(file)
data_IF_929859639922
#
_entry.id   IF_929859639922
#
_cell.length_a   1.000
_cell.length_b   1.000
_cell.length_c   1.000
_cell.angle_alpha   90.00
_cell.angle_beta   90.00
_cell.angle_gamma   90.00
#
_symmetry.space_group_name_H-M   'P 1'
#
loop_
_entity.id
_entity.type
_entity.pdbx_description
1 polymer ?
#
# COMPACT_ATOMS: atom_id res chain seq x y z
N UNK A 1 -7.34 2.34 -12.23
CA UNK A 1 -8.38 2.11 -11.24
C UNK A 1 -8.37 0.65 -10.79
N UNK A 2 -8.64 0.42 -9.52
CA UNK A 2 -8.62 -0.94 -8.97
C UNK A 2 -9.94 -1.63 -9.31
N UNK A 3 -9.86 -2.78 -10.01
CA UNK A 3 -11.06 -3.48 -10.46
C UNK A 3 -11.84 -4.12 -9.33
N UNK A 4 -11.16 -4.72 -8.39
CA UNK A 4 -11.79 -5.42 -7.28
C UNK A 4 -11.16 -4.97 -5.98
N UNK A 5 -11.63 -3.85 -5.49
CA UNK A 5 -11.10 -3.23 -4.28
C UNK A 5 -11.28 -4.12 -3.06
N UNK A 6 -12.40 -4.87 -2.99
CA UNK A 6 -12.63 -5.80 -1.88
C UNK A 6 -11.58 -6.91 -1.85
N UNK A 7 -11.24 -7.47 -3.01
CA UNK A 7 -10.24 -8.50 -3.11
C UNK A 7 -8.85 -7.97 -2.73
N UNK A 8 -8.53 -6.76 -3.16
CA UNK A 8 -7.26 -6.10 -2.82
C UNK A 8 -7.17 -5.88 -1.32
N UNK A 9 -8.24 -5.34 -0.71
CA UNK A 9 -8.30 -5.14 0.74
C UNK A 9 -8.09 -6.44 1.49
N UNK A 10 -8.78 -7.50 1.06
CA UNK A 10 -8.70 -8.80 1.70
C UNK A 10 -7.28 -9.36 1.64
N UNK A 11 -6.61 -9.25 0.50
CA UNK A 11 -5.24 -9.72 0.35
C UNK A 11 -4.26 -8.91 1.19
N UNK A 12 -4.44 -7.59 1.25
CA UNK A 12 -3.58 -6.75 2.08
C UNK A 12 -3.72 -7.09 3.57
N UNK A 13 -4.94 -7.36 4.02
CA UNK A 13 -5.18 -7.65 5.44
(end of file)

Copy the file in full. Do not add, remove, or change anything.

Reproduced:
data_IF_929859639922
#
_entry.id   IF_929859639922
#
_cell.length_a   1.000
_cell.length_b   1.000
_cell.length_c   1.000
_cell.angle_alpha   90.00
_cell.angle_beta   90.00
_cell.angle_gamma   90.00
#
_symmetry.space_group_name_H-M   'P 1'
#
loop_
_entity.id
_entity.type
_entity.pdbx_description
1 polymer ?
#
# COMPACT_ATOMS: atom_id res chain seq x y z
N UNK A 1 -7.34 2.34 -12.23
CA UNK A 1 -8.38 2.11 -11.24
C UNK A 1 -8.37 0.65 -10.79
N UNK A 2 -8.64 0.42 -9.52
CA UNK A 2 -8.62 -0.94 -8.97
C UNK A 2 -9.94 -1.63 -9.31
N UNK A 3 -9.86 -2.78 -10.01
CA UNK A 3 -11.06 -3.48 -10.46
C UNK A 3 -11.84 -4.12 -9.33
N UNK A 4 -11.16 -4.72 -8.39
CA UNK A 4 -11.79 -5.42 -7.28
C UNK A 4 -11.16 -4.97 -5.98
N UNK A 5 -11.63 -3.85 -5.49
CA UNK A 5 -11.10 -3.23 -4.28
C UNK A 5 -11.28 -4.12 -3.06
N UNK A 6 -12.40 -4.87 -2.99
CA UNK A 6 -12.63 -5.80 -1.88
C UNK A 6 -11.58 -6.91 -1.85
N UNK A 7 -11.24 -7.47 -3.01
CA UNK A 7 -10.24 -8.50 -3.11
C UNK A 7 -8.85 -7.97 -2.73
N UNK A 8 -8.53 -6.76 -3.16
CA UNK A 8 -7.26 -6.10 -2.82
C UNK A 8 -7.17 -5.88 -1.32
N UNK A 9 -8.24 -5.34 -0.71
CA UNK A 9 -8.30 -5.14 0.74
C UNK A 9 -8.09 -6.44 1.49
N UNK A 10 -8.78 -7.50 1.06
CA UNK A 10 -8.70 -8.80 1.70
C UNK A 10 -7.28 -9.36 1.64
N UNK A 11 -6.61 -9.25 0.50
CA UNK A 11 -5.24 -9.72 0.35
C UNK A 11 -4.26 -8.91 1.19
N UNK A 12 -4.44 -7.59 1.25
CA UNK A 12 -3.58 -6.75 2.08
C UNK A 12 -3.72 -7.09 3.57
N UNK A 13 -4.94 -7.36 4.02
CA UNK A 13 -5.18 -7.65 5.44